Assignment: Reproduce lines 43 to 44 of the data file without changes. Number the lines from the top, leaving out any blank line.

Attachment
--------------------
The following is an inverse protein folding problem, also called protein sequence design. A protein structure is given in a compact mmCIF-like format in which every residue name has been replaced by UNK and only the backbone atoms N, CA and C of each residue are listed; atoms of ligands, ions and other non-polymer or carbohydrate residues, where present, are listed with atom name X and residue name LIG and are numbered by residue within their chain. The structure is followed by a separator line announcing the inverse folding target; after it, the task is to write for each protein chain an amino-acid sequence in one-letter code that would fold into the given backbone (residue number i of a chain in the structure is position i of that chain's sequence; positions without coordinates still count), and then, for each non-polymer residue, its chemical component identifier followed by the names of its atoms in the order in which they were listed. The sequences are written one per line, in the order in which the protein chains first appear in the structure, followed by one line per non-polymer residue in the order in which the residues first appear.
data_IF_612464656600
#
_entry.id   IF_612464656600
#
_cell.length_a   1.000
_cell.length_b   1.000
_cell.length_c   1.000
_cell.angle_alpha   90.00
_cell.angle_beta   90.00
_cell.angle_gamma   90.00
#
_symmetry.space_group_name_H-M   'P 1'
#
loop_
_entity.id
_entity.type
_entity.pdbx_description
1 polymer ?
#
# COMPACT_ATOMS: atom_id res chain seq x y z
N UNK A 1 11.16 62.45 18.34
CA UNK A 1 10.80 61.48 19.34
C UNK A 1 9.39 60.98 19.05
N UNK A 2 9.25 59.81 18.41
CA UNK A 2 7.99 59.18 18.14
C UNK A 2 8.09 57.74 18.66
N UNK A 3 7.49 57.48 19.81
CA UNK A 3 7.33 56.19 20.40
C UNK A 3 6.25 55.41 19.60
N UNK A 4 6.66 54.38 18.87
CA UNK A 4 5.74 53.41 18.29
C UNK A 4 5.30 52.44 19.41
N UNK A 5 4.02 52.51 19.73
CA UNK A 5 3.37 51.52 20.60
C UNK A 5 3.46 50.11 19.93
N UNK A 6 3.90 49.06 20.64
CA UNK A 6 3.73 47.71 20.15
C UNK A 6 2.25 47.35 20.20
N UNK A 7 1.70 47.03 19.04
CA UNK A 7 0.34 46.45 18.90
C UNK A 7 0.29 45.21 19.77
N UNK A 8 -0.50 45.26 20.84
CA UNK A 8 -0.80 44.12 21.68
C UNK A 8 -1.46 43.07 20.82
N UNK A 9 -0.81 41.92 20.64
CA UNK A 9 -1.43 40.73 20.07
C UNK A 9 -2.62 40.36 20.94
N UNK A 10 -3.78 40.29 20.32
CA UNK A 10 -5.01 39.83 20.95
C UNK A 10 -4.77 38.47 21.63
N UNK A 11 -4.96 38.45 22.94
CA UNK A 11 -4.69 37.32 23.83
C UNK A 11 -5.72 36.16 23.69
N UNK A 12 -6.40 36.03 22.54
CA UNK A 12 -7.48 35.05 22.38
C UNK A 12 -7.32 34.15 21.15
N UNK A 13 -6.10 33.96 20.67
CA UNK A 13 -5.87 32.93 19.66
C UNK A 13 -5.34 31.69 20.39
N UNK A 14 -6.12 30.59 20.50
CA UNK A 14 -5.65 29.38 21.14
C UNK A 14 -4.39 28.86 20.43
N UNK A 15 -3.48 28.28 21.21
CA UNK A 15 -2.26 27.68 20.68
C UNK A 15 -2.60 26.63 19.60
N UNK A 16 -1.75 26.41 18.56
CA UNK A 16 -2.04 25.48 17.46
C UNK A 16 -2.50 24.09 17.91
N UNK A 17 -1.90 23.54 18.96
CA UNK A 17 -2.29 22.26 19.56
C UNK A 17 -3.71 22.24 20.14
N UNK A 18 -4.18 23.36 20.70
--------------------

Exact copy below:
N UNK A 8 -0.50 45.26 20.84
CA UNK A 8 -0.80 44.12 21.68